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Majority of financial wealth bequeathed rather than spent

17 June 2018

A new report by the Institute for Fiscal Studies found that a large percentage of financial wealth will be left unspent during retirement and passed on to younger generations. 

The report highlighted that “financial wealth is only drawn down very slowly in retirement.” On average, it is drawn down by 17% at most between the ages of 70 and 80 and 31% between ages 70 and 90, the report stated. This suggests that unless there are large costs at the end of life, the majority of financial wealth is set to be bequeathed rather than used to finance retirement spending.

While wealthier individuals tend to spend their assets at a faster rate, with a 1% greater decline in wealth over six years for each additional £10,000 of wealth, all sections of society are on average, underspending in retirement.

Tom Selby, senior analyst at AJ Bell, commented: “This research paints a fascinating picture of the way people spend – and in many cases don’t spend – their financial assets as they get older. Such thrift will be perfectly sensible in some circumstances, particularly where individuals have relatively small savings pots and choose to hold onto the money to cover any unexpected bills.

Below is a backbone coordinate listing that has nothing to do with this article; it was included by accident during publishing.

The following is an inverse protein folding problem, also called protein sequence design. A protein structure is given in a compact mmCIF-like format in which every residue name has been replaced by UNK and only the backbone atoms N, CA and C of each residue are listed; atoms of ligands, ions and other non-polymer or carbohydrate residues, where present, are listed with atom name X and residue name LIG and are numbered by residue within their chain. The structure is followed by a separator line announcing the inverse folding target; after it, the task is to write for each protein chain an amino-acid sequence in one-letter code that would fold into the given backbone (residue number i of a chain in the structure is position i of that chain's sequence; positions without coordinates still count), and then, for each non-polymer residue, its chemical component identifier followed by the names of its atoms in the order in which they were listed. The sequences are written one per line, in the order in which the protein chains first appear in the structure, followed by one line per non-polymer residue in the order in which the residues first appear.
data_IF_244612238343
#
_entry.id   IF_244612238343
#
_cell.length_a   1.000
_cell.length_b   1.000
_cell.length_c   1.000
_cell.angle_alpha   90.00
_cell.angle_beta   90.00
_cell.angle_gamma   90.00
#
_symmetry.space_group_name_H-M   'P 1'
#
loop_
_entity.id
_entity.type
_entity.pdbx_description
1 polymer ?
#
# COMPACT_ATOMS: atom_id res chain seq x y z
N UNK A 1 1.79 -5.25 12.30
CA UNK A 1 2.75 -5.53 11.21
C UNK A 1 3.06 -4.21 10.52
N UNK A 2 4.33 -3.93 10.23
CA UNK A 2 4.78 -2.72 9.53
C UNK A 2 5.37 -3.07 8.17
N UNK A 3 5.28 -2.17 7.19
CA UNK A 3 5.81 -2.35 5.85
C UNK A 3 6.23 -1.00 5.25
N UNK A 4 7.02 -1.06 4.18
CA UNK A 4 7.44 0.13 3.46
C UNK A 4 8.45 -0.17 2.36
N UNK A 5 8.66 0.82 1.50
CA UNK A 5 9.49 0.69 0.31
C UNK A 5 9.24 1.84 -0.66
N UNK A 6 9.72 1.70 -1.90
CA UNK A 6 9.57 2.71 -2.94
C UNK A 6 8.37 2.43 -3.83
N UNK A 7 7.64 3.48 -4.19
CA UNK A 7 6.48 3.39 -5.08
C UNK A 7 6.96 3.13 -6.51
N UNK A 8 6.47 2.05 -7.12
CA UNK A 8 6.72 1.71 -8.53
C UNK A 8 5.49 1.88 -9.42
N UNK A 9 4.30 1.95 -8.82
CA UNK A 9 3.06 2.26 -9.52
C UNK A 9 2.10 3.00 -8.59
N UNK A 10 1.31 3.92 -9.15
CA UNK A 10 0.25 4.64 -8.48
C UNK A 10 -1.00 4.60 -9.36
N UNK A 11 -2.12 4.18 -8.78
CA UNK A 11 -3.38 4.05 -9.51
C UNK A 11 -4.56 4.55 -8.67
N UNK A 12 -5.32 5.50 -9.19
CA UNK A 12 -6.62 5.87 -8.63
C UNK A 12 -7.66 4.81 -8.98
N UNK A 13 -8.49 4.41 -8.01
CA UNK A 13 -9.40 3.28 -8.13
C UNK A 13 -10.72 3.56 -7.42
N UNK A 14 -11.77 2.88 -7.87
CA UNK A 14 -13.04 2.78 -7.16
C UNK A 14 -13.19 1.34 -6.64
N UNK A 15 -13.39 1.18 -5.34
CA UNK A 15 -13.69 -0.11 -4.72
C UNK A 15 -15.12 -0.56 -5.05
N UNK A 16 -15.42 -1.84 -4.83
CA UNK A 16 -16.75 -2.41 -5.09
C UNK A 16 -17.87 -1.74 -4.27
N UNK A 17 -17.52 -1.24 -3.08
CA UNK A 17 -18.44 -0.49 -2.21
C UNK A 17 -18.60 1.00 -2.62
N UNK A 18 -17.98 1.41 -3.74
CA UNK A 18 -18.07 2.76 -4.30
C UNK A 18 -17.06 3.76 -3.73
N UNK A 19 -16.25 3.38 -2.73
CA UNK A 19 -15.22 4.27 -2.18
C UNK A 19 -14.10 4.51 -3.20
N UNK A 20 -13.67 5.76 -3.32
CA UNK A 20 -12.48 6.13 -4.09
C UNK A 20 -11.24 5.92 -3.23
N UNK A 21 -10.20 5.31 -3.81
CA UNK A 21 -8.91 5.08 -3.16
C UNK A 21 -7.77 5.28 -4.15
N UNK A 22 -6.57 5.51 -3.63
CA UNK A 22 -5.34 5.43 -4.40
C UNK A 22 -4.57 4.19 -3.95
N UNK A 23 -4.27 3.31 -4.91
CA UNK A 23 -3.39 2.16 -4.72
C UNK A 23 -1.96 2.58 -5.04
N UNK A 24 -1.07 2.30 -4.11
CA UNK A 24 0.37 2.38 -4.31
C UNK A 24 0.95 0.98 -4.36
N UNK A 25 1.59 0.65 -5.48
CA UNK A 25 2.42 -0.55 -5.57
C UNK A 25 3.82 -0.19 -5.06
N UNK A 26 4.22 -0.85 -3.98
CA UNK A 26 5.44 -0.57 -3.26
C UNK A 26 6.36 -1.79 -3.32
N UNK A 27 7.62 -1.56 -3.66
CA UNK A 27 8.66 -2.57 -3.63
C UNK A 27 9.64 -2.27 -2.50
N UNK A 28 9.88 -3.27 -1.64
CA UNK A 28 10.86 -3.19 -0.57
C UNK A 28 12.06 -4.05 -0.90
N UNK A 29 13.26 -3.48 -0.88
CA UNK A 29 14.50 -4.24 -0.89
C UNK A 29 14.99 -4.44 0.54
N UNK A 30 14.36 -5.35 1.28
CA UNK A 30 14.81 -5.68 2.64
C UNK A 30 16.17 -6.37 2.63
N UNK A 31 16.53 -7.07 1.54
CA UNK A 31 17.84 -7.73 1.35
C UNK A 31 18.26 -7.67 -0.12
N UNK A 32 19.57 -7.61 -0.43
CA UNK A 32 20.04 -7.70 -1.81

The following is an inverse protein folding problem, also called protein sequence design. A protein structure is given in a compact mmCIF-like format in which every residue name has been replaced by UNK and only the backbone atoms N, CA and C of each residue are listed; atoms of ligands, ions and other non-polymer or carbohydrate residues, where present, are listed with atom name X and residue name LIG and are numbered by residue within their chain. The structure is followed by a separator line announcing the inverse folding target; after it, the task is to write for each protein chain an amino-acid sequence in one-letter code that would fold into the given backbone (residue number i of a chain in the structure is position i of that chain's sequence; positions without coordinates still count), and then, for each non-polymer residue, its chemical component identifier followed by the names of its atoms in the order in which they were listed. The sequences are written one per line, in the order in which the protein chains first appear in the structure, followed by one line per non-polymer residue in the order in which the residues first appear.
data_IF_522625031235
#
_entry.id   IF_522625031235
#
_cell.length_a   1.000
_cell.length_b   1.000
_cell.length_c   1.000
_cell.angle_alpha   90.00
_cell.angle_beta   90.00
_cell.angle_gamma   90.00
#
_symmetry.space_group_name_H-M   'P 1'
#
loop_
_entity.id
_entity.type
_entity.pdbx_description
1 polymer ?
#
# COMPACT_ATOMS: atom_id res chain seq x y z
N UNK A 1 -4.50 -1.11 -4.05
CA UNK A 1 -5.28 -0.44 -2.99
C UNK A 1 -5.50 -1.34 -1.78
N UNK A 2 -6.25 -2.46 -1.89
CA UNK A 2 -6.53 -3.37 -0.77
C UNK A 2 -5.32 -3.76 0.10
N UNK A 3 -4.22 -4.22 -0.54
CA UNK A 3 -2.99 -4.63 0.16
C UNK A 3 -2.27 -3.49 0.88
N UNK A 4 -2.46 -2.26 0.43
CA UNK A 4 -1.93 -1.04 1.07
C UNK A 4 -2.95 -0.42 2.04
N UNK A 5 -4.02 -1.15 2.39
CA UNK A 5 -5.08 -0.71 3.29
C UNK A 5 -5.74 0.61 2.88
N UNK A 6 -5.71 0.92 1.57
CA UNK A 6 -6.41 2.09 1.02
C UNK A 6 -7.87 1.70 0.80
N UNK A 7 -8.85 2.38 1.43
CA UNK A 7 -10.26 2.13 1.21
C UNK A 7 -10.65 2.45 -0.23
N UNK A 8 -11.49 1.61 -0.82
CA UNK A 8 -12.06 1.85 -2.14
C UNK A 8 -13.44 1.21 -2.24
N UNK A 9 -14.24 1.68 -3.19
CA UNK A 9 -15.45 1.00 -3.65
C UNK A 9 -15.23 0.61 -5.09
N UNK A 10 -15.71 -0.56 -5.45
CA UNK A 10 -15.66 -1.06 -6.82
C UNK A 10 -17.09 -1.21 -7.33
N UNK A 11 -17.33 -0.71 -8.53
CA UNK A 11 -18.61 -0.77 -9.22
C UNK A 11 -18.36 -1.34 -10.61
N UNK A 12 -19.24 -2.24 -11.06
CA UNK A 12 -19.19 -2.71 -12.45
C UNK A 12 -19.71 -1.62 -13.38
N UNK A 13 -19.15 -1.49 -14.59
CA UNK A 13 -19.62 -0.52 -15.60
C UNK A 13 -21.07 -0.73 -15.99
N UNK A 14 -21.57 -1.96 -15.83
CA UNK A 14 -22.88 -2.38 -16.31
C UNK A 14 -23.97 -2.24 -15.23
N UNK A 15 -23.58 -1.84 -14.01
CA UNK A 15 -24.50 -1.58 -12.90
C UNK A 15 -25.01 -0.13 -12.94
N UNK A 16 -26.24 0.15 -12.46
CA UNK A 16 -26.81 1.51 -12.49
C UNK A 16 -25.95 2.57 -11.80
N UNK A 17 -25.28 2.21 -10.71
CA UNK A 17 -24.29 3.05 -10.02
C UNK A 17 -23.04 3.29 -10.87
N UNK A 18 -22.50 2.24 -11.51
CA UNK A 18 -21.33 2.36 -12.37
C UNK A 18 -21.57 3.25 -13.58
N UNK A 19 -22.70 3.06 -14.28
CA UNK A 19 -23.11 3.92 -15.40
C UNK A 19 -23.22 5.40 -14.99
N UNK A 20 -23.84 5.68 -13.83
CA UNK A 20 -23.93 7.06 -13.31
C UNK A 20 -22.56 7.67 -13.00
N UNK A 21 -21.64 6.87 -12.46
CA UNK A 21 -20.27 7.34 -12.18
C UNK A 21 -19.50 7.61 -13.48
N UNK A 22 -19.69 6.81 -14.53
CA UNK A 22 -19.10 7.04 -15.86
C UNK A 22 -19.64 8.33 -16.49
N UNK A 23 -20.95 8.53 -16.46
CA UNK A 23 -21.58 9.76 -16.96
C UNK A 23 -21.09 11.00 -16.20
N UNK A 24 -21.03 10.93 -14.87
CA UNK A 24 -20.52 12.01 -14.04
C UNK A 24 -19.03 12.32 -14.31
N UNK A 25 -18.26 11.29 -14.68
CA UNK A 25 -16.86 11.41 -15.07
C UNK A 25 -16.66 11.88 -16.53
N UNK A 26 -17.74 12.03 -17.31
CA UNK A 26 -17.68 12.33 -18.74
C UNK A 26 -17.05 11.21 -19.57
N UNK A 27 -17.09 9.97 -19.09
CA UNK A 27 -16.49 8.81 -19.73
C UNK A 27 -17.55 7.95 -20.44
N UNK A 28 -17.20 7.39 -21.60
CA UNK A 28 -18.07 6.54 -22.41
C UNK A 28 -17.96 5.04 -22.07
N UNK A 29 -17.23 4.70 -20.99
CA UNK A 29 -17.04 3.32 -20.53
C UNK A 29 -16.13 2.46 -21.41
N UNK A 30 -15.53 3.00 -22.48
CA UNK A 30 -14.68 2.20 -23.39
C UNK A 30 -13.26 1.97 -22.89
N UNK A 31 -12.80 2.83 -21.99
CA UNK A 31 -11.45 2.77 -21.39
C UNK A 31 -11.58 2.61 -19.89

“Equally, others will be leaving significant assets untouched in case they need to pay for long-term care as they grow older, while some will simply prefer to pass assets on to loved ones rather than spend them while alive.

“That said, it is likely some of these people are overly worried about running out of money during retirement and are underspending as a result. Such reckless conservatism has been identified as a problem in the Australian pension system and may well prove to be a central issue for UK policymakers to address following the introduction of the pension freedoms in 2015.”

The IFS said the result of bequeathing wealth will have direct implications for younger generations which are likely to inherit the majority of their parents’ current financial wealth. Given wealth inequality, some individuals will inherit little, while others will inherit substantial sums.

Rowena Crawford, associate director at IFS and author of the report, said: “This will have implications for the level and distribution of resources among current working age individuals, particularly those with wealthy parents and few siblings. Given the increased freedom people now have over how they spend their pension wealth in retirement, carefully monitoring how the use of wealth evolves in future will be important, both for the living standards of the retirees themselves and also for younger generations.”